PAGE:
Influences should be shared…and honored.
Above image is the forth in the series “The Seasons“, by Anselm Kiefer for the New York Times, 2010.
Lesson / Koan : Landscapes has both exteriors & interiors.
Anselm Kiefer observed Caspar David Friedrich closely. Enough so, that landscape is the common ground between them. A landscape of History !
C.D. Friedrich said, “The artist should paint not only what he sees before him, but also what he sees within him. If, however, he sees nothing within him, then he should also refrain from painting that which he sees before him.”
The Wreck of the Hope—also known as The Polar Sea or The Sea of Ice (1823–24)—
perhaps best summarizes Friedrich’s ideas and aims at this point, though in such a radical way that the painting was not well received. Completed in 1824, it depicted a grim subject, a shipwreck in the Arctic Ocean; “the image he produced, with its grinding slabs of travertine-colored floe ice chewing up a wooden ship, goes beyond documentary into allegory: the frail bark of human aspiration crushed by the world’s immense and glacial indifference.”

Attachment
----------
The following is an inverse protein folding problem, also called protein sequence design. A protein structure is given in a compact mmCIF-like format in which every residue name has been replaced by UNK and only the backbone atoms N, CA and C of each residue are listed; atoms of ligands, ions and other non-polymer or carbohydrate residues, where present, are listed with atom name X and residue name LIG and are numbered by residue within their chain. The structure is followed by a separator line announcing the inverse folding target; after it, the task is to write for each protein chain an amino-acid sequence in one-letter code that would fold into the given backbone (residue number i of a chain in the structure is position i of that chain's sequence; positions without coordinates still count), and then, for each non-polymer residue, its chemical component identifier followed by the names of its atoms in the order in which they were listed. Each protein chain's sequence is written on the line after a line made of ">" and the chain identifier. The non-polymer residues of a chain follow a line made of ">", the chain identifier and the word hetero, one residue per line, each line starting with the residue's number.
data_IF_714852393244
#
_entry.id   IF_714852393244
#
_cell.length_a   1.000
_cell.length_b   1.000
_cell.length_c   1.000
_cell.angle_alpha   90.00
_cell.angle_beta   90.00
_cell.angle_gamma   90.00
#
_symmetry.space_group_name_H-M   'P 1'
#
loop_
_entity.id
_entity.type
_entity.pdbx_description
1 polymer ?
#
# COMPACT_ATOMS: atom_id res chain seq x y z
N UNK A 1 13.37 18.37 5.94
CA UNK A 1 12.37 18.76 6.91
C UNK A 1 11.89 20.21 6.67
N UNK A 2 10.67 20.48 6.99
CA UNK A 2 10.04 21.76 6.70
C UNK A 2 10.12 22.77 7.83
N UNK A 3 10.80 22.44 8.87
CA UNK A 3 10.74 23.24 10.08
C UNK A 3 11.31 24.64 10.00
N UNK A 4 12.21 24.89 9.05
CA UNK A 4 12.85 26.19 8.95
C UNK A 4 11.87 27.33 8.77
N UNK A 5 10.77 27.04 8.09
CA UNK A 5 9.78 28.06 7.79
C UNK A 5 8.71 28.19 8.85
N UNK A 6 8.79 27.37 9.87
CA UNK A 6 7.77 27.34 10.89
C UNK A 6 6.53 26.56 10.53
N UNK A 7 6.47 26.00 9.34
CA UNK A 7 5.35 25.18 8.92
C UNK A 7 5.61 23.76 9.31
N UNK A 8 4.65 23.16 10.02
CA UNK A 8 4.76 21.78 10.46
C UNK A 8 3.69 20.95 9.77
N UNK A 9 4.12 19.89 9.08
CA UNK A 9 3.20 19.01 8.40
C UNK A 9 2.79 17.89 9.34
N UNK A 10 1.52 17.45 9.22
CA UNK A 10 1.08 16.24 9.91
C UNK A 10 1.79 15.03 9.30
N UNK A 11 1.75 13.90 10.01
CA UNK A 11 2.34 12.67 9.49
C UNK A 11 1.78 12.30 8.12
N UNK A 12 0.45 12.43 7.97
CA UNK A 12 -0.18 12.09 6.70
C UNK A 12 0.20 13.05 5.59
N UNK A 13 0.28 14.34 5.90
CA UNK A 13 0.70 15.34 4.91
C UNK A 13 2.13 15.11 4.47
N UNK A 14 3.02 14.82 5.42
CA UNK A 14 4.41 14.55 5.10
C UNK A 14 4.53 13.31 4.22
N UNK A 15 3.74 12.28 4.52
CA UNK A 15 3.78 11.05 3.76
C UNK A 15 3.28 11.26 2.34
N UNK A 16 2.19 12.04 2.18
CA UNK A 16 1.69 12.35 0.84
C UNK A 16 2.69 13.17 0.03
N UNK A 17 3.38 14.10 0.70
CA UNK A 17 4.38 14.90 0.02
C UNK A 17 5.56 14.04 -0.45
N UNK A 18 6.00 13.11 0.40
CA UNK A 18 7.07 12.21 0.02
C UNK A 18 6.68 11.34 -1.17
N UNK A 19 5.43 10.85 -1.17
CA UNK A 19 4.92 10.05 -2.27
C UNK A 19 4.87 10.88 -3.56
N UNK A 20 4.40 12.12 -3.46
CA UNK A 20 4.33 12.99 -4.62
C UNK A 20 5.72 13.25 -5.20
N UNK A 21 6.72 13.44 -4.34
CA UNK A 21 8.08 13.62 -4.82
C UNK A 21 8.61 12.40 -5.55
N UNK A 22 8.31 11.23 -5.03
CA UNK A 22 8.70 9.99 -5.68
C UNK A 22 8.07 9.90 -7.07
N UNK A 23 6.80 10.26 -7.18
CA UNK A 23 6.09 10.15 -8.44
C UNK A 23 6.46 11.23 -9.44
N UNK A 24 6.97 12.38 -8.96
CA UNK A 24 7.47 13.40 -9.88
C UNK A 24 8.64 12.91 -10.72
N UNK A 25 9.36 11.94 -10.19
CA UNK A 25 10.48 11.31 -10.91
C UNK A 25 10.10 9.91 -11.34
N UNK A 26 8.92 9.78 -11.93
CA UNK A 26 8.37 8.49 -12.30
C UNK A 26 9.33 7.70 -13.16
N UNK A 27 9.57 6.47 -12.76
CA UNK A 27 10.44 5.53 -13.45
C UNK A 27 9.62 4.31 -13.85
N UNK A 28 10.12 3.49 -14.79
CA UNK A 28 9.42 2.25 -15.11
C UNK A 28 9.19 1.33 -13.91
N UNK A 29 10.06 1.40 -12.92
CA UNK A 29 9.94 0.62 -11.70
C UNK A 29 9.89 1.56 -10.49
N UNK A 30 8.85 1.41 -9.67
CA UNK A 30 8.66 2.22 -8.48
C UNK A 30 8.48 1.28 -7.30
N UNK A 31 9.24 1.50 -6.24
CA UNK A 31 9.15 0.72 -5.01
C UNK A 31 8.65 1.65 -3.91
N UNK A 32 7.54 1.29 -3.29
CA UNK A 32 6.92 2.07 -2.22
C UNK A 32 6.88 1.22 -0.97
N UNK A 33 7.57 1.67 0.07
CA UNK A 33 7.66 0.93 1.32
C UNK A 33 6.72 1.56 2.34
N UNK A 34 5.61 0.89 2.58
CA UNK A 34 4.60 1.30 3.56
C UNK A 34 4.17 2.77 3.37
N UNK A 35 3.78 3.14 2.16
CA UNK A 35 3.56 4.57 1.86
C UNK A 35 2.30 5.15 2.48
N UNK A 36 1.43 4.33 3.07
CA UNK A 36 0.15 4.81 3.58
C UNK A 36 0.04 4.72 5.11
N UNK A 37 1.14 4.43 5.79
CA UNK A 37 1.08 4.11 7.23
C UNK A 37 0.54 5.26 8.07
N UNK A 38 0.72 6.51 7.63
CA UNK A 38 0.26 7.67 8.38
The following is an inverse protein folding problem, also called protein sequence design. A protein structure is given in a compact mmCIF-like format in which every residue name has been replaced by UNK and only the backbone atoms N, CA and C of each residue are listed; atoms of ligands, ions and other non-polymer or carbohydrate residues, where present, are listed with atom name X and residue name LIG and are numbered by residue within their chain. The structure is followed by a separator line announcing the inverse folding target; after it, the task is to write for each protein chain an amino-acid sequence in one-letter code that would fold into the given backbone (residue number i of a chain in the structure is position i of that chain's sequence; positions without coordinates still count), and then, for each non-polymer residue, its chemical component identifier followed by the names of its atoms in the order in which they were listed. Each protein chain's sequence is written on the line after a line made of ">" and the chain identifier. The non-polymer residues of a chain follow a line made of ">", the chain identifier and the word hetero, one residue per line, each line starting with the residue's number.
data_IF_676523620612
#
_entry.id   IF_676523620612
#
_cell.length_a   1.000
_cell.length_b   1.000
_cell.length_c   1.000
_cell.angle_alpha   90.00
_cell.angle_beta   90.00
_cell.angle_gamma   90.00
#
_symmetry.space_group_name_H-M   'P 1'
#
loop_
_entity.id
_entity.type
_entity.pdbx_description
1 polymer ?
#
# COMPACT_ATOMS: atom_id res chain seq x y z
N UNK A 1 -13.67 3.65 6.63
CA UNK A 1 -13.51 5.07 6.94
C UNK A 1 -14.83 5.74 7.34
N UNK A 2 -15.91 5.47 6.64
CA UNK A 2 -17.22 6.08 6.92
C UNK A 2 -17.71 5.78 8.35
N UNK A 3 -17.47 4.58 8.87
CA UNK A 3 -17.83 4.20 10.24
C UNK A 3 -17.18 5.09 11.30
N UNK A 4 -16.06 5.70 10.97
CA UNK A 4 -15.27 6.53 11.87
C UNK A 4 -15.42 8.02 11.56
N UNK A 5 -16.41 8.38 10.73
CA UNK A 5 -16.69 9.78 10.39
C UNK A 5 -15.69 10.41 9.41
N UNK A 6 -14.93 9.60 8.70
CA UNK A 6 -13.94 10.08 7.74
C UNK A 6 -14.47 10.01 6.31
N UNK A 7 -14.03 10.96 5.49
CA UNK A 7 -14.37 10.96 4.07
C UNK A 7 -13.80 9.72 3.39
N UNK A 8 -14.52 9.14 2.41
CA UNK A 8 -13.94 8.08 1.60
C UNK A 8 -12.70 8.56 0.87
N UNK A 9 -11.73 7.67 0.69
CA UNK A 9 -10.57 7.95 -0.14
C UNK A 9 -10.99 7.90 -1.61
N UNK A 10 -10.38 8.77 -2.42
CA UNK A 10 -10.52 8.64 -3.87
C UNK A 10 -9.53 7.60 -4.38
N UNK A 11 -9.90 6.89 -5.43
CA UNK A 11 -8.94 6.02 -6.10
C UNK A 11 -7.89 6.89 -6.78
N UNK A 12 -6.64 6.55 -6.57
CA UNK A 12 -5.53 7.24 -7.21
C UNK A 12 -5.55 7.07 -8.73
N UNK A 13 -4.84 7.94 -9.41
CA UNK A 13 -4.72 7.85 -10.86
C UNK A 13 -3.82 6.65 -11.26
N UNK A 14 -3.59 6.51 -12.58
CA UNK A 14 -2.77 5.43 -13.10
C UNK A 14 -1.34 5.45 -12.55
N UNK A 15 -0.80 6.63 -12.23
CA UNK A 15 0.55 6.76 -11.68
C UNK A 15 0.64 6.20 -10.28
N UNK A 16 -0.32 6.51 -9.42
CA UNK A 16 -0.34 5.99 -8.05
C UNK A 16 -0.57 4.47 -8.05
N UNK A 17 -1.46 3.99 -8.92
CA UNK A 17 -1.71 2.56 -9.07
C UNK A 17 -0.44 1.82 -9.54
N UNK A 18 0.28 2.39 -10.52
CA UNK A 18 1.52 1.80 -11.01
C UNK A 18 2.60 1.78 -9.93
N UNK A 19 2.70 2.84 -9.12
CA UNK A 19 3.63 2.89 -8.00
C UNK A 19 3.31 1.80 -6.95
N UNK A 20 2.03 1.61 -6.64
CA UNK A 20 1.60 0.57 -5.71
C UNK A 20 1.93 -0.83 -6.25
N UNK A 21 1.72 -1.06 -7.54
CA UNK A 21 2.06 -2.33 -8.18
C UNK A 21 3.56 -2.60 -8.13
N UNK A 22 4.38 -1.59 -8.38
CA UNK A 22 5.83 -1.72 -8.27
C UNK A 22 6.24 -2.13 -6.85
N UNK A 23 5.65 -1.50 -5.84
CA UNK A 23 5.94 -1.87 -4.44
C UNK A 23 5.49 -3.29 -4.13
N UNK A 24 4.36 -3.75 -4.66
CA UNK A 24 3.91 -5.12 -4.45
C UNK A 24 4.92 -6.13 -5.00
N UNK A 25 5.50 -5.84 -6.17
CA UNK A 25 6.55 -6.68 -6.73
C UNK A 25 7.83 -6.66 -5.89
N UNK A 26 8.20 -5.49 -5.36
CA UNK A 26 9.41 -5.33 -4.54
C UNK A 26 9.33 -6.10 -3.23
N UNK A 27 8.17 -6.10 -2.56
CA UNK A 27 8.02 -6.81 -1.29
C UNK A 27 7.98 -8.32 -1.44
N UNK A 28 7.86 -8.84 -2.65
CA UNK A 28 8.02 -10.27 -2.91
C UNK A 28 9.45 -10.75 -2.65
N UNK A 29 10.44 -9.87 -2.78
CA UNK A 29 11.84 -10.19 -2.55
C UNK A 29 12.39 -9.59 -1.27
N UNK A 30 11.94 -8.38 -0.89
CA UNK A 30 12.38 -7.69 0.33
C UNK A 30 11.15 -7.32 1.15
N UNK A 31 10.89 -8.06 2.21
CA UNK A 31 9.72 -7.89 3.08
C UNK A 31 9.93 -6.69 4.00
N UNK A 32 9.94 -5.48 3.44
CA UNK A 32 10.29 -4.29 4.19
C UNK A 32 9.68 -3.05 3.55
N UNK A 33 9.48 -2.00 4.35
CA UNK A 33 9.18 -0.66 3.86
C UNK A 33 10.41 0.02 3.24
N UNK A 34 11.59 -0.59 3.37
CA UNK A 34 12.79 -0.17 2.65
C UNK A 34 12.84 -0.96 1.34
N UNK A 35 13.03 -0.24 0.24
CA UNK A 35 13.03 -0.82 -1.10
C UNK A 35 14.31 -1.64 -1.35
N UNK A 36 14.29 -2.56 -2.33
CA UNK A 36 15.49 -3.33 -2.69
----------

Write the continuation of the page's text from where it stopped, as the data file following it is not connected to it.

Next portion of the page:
In between the artistic works of Friedrich & Kiefer, is another sea vessel of note.
SS Utopia was a transatlantic passenger steamship built in 1874 by Robert Duncan & Co of Glasgow. In 1874–1882 she operated on Anchor Line routes from Glasgow to New York City, from Glasgow to Bombay and from London to New York City. Since 1882 she carried Italian immigrants to the United States.
On 17 March 1891, the SS Utopia accidentally collided with the battleship HMS Anson in the Bay of Gibraltar. SS Utopia sank in less than twenty minutes. The sinking of Utopia was blamed on “grave error of judgment” of its captain John McKeague, who survived the accident.
The wreck of SS Utopia was raised in July 1892 and brought back to Scotland. The owners gave up their plans of reviving the ship, and she was left to rust in the River Clyde and was finally scrapped in 1900.